- The U.S. Supreme Court will decide whether employees are protected from workplace discrimination based on sexual orientation and transgender status, it announced Monday.
- The High Court will hear a trio of cases: Bostock v. Clayton County, Georgia; Altitude Express, Inc., et al. v. Zarda, Melissa, et al. and R.G. & G.R. Harris Funeral Homes v. EEOC, et al. In Zarda, the 2nd U.S. Circuit Court of Appeals held that Title VII of the Civil Rights Act of 1964 prohibits employers from discriminating against workers based on their sexual orientation, a decision that applies in Connecticut, New York and Vermont. In the most recent movement in Bostock, the 11th Circuit rejected a request that the full court reconsider a decision in which a three-judge panel held that the law doesn't prohibit discrimination on the basis of sexual orientation. And the 6th Circuit — which covers Kentucky, Michigan, Ohio and Tennessee — ruled in Stephens that Title VII outlaws discrimination on the basis of an employee's failure to conform to sex stereotypes or their transgender and transition status.
- As the juxtaposing rulings in Zarda and Bostock illustrate, different interpretations of Title VII's protections have surfaced. This split is not only embodied by separate courts, however; it also is evident in a clash between the U.S. Department of Justice (DOJ) and the U.S. Equal Employment Opportunity Commission (EEOC). DOJ, representing the Trump administration, has argued that Title VII does not prohibit discrimination based on sexual orientation or transgender status. In October, it filed a brief weighing in on Harris Funeral Homes v. EEOC and argued the 6th Circuit erred in its decision. DOJ said that "the ordinary meaning of 'sex' does not refer to gender identity." EEOC has taken the opposite stance.
The Supreme Court's decision on this issue will no doubt carry significance as it could resolve a circuit split and an agency disagreement. Regardless of how the High Court rules later this year, this announcement should prompt employers to ensure their policies and practices prohibit discrimination based on sexual orientation or gender status, according to Haynes and Boone Partner Jason Habinsky.
"This is a wake-up call to employers throughout the country, regardless of the way the Supreme Court goes," Habinsky told HR Dive in an interview. "Employers may not be focused on these issues and now it really should resonate that these are issues employers should be considering."
If the High Court decides Title VII includes protections for LGBT workers, it will provide clarity on an issue that has caused inconsistency among courts and confusion among employers, Habinsky said. "There are many states and local legislatures who have implemented their own protections on discrimination on these bases. But you also have gaps throughout the country where there are no protections," he said. "This is really the opportunity for the Supreme Court to essentially declare what the law is nationwide."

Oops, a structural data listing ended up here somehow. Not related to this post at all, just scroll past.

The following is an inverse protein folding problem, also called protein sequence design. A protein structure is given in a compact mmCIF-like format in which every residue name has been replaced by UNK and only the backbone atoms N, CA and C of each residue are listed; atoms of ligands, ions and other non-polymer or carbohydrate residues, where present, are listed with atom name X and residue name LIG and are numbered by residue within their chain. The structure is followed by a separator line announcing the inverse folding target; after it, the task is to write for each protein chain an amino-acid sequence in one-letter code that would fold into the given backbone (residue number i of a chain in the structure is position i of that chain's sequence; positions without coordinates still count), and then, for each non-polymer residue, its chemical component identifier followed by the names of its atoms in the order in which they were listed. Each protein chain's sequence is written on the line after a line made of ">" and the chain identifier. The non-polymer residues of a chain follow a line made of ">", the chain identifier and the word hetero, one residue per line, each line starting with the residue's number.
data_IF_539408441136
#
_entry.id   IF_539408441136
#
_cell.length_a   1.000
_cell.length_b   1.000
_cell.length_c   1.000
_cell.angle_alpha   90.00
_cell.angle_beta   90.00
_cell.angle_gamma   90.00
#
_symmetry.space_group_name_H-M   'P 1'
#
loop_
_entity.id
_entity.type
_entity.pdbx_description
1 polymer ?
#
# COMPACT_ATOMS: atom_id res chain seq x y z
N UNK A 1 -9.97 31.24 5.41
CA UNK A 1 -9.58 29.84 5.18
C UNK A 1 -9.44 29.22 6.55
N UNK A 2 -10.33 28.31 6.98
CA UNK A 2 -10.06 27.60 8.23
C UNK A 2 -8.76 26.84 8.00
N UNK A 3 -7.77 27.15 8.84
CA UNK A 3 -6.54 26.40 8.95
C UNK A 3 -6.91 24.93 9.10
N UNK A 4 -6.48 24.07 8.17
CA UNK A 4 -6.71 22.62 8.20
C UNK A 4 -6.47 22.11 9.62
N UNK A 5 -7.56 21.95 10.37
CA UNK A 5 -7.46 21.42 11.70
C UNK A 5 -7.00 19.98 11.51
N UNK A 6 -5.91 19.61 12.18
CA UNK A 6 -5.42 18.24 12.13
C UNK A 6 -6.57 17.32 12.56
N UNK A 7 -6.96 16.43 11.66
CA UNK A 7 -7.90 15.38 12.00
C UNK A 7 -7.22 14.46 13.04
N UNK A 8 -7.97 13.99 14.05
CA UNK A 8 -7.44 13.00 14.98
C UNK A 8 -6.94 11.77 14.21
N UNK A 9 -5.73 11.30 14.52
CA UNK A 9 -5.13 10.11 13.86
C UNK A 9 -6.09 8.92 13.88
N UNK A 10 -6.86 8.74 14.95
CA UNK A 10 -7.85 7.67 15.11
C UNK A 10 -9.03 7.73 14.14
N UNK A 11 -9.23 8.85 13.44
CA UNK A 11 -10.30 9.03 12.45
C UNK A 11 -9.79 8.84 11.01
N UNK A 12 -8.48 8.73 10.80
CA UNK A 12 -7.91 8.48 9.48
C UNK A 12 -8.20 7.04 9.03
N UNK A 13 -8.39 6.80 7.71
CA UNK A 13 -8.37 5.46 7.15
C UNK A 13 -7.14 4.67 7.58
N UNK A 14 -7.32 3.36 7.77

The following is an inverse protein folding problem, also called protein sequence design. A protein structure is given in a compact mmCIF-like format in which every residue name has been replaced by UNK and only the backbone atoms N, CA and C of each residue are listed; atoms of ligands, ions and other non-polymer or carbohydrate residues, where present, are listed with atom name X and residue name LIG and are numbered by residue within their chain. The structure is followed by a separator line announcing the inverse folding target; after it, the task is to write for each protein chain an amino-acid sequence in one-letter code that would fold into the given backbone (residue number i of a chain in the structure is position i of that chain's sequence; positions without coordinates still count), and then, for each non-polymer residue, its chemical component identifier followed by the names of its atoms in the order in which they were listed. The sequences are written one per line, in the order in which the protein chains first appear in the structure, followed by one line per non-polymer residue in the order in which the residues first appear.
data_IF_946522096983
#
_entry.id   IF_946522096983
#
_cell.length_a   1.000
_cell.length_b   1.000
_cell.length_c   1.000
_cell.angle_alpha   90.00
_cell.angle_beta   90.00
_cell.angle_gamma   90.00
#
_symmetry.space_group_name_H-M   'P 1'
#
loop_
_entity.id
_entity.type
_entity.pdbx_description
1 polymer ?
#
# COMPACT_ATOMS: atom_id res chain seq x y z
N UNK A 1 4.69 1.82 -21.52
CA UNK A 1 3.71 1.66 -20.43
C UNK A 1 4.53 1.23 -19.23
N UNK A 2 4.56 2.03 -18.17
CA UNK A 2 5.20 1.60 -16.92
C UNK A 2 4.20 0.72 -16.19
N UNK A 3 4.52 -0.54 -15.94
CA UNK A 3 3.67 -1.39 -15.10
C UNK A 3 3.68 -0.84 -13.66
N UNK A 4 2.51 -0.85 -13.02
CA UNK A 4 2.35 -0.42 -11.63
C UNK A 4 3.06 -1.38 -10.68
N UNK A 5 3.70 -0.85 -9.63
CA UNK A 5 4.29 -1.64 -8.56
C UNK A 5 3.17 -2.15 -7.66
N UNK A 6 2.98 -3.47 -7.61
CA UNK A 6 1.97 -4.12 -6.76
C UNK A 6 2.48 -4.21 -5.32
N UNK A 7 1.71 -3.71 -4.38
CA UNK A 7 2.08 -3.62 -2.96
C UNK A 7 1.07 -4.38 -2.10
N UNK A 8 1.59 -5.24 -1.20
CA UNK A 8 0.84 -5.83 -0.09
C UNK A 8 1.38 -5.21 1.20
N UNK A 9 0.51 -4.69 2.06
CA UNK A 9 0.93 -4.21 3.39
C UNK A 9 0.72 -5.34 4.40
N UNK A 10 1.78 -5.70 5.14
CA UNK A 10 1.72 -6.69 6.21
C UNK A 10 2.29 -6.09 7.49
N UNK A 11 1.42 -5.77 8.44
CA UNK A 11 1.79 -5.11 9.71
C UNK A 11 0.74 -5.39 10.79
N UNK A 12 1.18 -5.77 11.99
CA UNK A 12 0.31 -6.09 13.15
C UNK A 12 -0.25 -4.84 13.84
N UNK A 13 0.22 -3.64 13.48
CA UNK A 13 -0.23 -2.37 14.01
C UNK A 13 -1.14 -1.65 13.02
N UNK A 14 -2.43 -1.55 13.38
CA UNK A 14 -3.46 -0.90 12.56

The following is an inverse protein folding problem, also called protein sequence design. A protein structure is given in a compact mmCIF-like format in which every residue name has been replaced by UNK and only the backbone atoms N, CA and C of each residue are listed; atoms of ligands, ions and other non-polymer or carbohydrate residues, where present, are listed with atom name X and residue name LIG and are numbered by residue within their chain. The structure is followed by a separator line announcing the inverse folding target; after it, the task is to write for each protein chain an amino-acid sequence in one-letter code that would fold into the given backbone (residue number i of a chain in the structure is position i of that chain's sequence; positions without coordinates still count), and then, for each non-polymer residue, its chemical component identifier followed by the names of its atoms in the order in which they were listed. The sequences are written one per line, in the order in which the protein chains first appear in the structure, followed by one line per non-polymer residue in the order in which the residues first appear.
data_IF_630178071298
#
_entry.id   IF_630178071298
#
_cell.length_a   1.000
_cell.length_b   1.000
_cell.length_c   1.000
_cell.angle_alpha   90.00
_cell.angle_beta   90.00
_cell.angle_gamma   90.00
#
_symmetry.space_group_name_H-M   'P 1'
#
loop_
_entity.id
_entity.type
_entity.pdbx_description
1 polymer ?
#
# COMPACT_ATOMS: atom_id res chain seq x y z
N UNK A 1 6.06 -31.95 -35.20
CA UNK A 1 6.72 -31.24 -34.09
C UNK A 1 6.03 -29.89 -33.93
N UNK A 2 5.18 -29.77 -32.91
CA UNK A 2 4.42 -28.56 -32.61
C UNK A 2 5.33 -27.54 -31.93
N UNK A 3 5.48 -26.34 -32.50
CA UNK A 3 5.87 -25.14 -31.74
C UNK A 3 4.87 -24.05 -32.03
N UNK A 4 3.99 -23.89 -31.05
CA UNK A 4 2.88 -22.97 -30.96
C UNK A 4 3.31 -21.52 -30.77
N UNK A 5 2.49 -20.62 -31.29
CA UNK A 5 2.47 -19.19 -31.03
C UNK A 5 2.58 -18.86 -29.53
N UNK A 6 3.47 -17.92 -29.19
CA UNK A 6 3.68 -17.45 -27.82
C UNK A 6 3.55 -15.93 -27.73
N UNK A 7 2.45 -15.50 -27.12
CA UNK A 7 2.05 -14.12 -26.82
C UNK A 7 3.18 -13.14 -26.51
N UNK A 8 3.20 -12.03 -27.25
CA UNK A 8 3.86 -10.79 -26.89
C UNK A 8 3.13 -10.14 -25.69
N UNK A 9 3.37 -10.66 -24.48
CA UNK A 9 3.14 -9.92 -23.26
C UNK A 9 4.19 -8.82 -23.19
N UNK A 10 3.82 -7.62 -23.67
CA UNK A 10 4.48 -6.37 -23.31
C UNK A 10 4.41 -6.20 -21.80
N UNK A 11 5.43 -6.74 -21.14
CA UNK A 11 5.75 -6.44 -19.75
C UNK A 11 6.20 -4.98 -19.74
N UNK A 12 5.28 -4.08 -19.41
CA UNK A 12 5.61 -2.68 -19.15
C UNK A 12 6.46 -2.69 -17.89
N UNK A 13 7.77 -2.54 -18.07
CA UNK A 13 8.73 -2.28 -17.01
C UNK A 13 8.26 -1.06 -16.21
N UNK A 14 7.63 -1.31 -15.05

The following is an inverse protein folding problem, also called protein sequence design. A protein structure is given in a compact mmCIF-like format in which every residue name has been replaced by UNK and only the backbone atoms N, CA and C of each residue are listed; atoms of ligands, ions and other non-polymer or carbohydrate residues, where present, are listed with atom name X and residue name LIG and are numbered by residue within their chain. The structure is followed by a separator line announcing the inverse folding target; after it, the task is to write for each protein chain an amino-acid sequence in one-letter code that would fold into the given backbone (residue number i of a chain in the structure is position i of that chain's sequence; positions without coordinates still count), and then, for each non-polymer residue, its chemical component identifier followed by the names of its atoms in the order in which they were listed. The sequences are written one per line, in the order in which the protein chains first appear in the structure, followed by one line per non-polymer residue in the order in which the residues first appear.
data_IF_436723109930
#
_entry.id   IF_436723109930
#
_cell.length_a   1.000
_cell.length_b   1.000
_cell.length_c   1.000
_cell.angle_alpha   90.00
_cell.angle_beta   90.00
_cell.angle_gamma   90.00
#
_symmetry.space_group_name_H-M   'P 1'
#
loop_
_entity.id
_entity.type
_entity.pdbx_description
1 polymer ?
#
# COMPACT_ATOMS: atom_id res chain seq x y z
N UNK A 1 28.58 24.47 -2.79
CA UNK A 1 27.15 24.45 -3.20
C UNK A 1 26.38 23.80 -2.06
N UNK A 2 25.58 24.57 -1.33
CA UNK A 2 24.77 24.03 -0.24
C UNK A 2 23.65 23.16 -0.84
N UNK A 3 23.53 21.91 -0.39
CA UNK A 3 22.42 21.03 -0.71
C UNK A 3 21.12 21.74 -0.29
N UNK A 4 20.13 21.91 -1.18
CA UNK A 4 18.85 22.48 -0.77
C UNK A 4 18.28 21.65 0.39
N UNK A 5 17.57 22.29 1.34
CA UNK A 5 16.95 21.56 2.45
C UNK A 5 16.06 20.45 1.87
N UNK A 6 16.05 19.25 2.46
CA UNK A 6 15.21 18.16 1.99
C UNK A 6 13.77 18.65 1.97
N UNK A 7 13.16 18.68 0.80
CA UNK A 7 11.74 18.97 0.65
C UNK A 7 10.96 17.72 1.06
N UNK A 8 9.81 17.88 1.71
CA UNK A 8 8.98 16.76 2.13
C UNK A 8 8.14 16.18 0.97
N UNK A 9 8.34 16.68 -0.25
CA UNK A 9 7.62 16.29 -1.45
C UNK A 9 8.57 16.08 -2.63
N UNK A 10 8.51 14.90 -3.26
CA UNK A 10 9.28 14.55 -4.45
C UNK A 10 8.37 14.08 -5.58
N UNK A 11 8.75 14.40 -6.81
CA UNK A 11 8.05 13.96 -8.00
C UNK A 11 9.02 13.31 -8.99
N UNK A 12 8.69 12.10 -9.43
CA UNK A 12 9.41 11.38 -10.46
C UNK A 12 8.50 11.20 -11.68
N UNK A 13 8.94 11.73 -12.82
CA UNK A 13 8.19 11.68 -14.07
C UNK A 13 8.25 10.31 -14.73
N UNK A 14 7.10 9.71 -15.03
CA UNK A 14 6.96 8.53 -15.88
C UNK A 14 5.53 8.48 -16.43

The justices may rule differently, of course. In that case, Habinsky predicts the Court's action will spur lawmakers at the federal, state and local levels to push for legislation granting the protections. Lawmakers already introduced the Equality Act — a bill that would extend the protections of Title VII to include LGBT workers — earlier this year. Some experts have said such legislation will never pass with a divided congress. But that doesn't mean employers can dismiss the issue, Habinsky said. "I think the easiest course would be for states and cities to proactively take it upon themselves. I think that's the clearest and easiest path to get these protections legislated," he said.
The outcome of the High Court's decision is not one easily predicted according to the Court's composition and political climate, Habinsky said. "I think there are enough legal nuances where it's not so clear cut — there are various interpretations to the issues at hand," he said. "I think there is room for it to go either way."
As employers wait for the justices to make their decision, they can focus on taking a proactive approach to the legislation that's likely to make its way to their jurisdictions, one way or another. "Employers should, in any event, cast the widest net in protections in the workplace," Habinsky said. He noted that employers need to ensure their policies and procedures enforce and communicate this, and that training should address these protections, too.